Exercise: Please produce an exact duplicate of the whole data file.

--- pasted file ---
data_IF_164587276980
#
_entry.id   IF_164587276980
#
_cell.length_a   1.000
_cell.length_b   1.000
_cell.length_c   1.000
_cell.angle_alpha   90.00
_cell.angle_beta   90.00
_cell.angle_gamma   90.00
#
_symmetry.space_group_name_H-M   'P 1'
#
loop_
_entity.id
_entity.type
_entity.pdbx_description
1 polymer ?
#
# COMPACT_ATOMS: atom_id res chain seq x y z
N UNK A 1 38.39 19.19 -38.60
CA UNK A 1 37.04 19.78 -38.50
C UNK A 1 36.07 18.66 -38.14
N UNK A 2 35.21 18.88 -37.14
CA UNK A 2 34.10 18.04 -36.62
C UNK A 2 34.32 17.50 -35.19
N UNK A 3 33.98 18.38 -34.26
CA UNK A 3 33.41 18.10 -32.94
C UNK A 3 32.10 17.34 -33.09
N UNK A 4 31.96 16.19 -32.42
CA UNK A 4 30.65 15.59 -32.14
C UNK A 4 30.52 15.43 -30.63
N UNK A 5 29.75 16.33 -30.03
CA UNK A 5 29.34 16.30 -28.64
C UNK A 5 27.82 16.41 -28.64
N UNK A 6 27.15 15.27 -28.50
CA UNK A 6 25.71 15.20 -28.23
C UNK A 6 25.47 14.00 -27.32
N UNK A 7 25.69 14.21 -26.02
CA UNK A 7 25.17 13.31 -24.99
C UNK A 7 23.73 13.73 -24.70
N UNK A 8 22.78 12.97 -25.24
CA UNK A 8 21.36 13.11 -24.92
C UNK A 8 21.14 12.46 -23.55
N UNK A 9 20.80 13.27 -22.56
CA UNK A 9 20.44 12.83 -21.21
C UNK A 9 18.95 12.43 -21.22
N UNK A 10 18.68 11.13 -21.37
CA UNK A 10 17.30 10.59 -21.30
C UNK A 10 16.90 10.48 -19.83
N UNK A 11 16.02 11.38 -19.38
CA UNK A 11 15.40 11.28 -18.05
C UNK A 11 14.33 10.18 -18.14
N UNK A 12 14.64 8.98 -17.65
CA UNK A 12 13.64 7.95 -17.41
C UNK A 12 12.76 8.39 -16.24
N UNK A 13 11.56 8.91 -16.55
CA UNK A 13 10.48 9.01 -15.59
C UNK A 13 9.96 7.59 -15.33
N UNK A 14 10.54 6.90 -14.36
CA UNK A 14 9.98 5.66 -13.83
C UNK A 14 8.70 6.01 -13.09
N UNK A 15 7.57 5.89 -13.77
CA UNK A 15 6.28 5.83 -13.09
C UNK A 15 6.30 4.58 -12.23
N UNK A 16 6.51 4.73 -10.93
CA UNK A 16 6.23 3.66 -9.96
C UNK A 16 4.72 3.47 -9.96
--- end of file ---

data_IF_164587276980
#
_entry.id   IF_164587276980
#
_cell.length_a   1.000
_cell.length_b   1.000
_cell.length_c   1.000
_cell.angle_alpha   90.00
_cell.angle_beta   90.00
_cell.angle_gamma   90.00
#
_symmetry.space_group_name_H-M   'P 1'
#
loop_
_entity.id
_entity.type
_entity.pdbx_description
1 polymer ?
#
# COMPACT_ATOMS: atom_id res chain seq x y z
N UNK A 1 38.39 19.19 -38.60
CA UNK A 1 37.04 19.78 -38.50
C UNK A 1 36.07 18.66 -38.14
N UNK A 2 35.21 18.88 -37.14
CA UNK A 2 34.10 18.04 -36.62
C UNK A 2 34.32 17.50 -35.19
N UNK A 3 33.98 18.38 -34.26
CA UNK A 3 33.41 18.10 -32.94
C UNK A 3 32.10 17.34 -33.09
N UNK A 4 31.96 16.19 -32.42
CA UNK A 4 30.65 15.59 -32.14
C UNK A 4 30.52 15.43 -30.63
N UNK A 5 29.75 16.33 -30.03
CA UNK A 5 29.34 16.30 -28.64
C UNK A 5 27.82 16.41 -28.64
N UNK A 6 27.15 15.27 -28.50
CA UNK A 6 25.71 15.20 -28.23
C UNK A 6 25.47 14.00 -27.32
N UNK A 7 25.69 14.21 -26.02
CA UNK A 7 25.17 13.31 -24.99
C UNK A 7 23.73 13.73 -24.70
N UNK A 8 22.78 12.97 -25.24
CA UNK A 8 21.36 13.11 -24.92
C UNK A 8 21.14 12.46 -23.55
N UNK A 9 20.80 13.27 -22.56
CA UNK A 9 20.44 12.83 -21.21
C UNK A 9 18.95 12.43 -21.22
N UNK A 10 18.68 11.13 -21.37
CA UNK A 10 17.30 10.59 -21.30
C UNK A 10 16.90 10.48 -19.83
N UNK A 11 16.02 11.38 -19.38
CA UNK A 11 15.40 11.28 -18.05
C UNK A 11 14.33 10.18 -18.14
N UNK A 12 14.64 8.98 -17.65
CA UNK A 12 13.64 7.95 -17.41
C UNK A 12 12.76 8.39 -16.24
N UNK A 13 11.56 8.91 -16.55
CA UNK A 13 10.48 9.01 -15.59
C UNK A 13 9.96 7.59 -15.33
N UNK A 14 10.54 6.90 -14.36
CA UNK A 14 9.98 5.66 -13.83
C UNK A 14 8.70 6.01 -13.09
N UNK A 15 7.57 5.89 -13.77
CA UNK A 15 6.28 5.83 -13.09
C UNK A 15 6.30 4.58 -12.23
N UNK A 16 6.51 4.73 -10.93
CA UNK A 16 6.23 3.66 -9.96
C UNK A 16 4.72 3.47 -9.96